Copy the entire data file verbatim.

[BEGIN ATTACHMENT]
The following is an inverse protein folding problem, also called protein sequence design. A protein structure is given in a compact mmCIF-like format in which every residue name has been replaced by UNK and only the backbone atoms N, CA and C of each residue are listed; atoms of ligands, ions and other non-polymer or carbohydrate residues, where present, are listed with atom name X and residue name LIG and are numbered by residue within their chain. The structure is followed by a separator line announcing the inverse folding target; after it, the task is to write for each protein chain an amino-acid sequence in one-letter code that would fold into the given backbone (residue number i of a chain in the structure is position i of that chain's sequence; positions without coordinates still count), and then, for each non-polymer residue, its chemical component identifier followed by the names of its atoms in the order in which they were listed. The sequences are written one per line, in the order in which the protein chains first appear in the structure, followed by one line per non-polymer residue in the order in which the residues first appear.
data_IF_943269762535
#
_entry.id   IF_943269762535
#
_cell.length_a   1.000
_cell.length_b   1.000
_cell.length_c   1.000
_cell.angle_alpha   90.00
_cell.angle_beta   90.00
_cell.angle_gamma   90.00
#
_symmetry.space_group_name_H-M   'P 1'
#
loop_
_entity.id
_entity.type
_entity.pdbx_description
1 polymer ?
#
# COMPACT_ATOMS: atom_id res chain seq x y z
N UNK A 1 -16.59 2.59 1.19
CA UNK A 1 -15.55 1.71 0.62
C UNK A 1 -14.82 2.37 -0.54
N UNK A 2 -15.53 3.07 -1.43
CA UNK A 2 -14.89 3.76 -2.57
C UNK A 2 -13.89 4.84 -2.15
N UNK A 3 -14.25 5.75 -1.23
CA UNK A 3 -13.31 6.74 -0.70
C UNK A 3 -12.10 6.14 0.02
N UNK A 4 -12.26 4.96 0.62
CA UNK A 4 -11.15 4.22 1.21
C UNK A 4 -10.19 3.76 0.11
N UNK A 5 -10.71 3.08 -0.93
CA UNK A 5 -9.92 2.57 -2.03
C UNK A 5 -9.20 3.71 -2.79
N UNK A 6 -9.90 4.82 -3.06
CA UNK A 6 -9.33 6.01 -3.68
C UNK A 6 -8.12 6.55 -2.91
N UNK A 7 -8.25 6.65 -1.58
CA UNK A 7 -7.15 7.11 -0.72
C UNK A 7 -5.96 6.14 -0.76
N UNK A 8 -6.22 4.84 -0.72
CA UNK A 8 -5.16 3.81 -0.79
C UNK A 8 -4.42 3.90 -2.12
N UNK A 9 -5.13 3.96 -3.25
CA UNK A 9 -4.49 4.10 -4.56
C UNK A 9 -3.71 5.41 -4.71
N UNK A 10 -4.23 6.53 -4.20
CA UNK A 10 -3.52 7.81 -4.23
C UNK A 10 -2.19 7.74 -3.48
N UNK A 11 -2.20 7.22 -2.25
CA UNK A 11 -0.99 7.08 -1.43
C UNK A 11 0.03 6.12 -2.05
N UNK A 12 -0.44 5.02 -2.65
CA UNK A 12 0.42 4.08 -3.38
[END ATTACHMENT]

The following is an inverse protein folding problem, also called protein sequence design. A protein structure is given in a compact mmCIF-like format in which every residue name has been replaced by UNK and only the backbone atoms N, CA and C of each residue are listed; atoms of ligands, ions and other non-polymer or carbohydrate residues, where present, are listed with atom name X and residue name LIG and are numbered by residue within their chain. The structure is followed by a separator line announcing the inverse folding target; after it, the task is to write for each protein chain an amino-acid sequence in one-letter code that would fold into the given backbone (residue number i of a chain in the structure is position i of that chain's sequence; positions without coordinates still count), and then, for each non-polymer residue, its chemical component identifier followed by the names of its atoms in the order in which they were listed. The sequences are written one per line, in the order in which the protein chains first appear in the structure, followed by one line per non-polymer residue in the order in which the residues first appear.
data_IF_943269762535
#
_entry.id   IF_943269762535
#
_cell.length_a   1.000
_cell.length_b   1.000
_cell.length_c   1.000
_cell.angle_alpha   90.00
_cell.angle_beta   90.00
_cell.angle_gamma   90.00
#
_symmetry.space_group_name_H-M   'P 1'
#
loop_
_entity.id
_entity.type
_entity.pdbx_description
1 polymer ?
#
# COMPACT_ATOMS: atom_id res chain seq x y z
N UNK A 1 -16.59 2.59 1.19
CA UNK A 1 -15.55 1.71 0.62
C UNK A 1 -14.82 2.37 -0.54
N UNK A 2 -15.53 3.07 -1.43
CA UNK A 2 -14.89 3.76 -2.57
C UNK A 2 -13.89 4.84 -2.15
N UNK A 3 -14.25 5.75 -1.23
CA UNK A 3 -13.31 6.74 -0.70
C UNK A 3 -12.10 6.14 0.02
N UNK A 4 -12.26 4.96 0.62
CA UNK A 4 -11.15 4.22 1.21
C UNK A 4 -10.19 3.76 0.11
N UNK A 5 -10.71 3.08 -0.93
CA UNK A 5 -9.92 2.57 -2.03
C UNK A 5 -9.20 3.71 -2.79
N UNK A 6 -9.90 4.82 -3.06
CA UNK A 6 -9.33 6.01 -3.68
C UNK A 6 -8.12 6.55 -2.91
N UNK A 7 -8.25 6.65 -1.58
CA UNK A 7 -7.15 7.11 -0.72
C UNK A 7 -5.96 6.14 -0.76
N UNK A 8 -6.22 4.84 -0.72
CA UNK A 8 -5.16 3.81 -0.79
C UNK A 8 -4.42 3.90 -2.12
N UNK A 9 -5.13 3.96 -3.25
CA UNK A 9 -4.49 4.10 -4.56
C UNK A 9 -3.71 5.41 -4.71
N UNK A 10 -4.23 6.53 -4.20
CA UNK A 10 -3.52 7.81 -4.23
C UNK A 10 -2.19 7.74 -3.48
N UNK A 11 -2.20 7.22 -2.25
CA UNK A 11 -0.99 7.08 -1.43
C UNK A 11 0.03 6.12 -2.05
N UNK A 12 -0.44 5.02 -2.65
CA UNK A 12 0.42 4.08 -3.38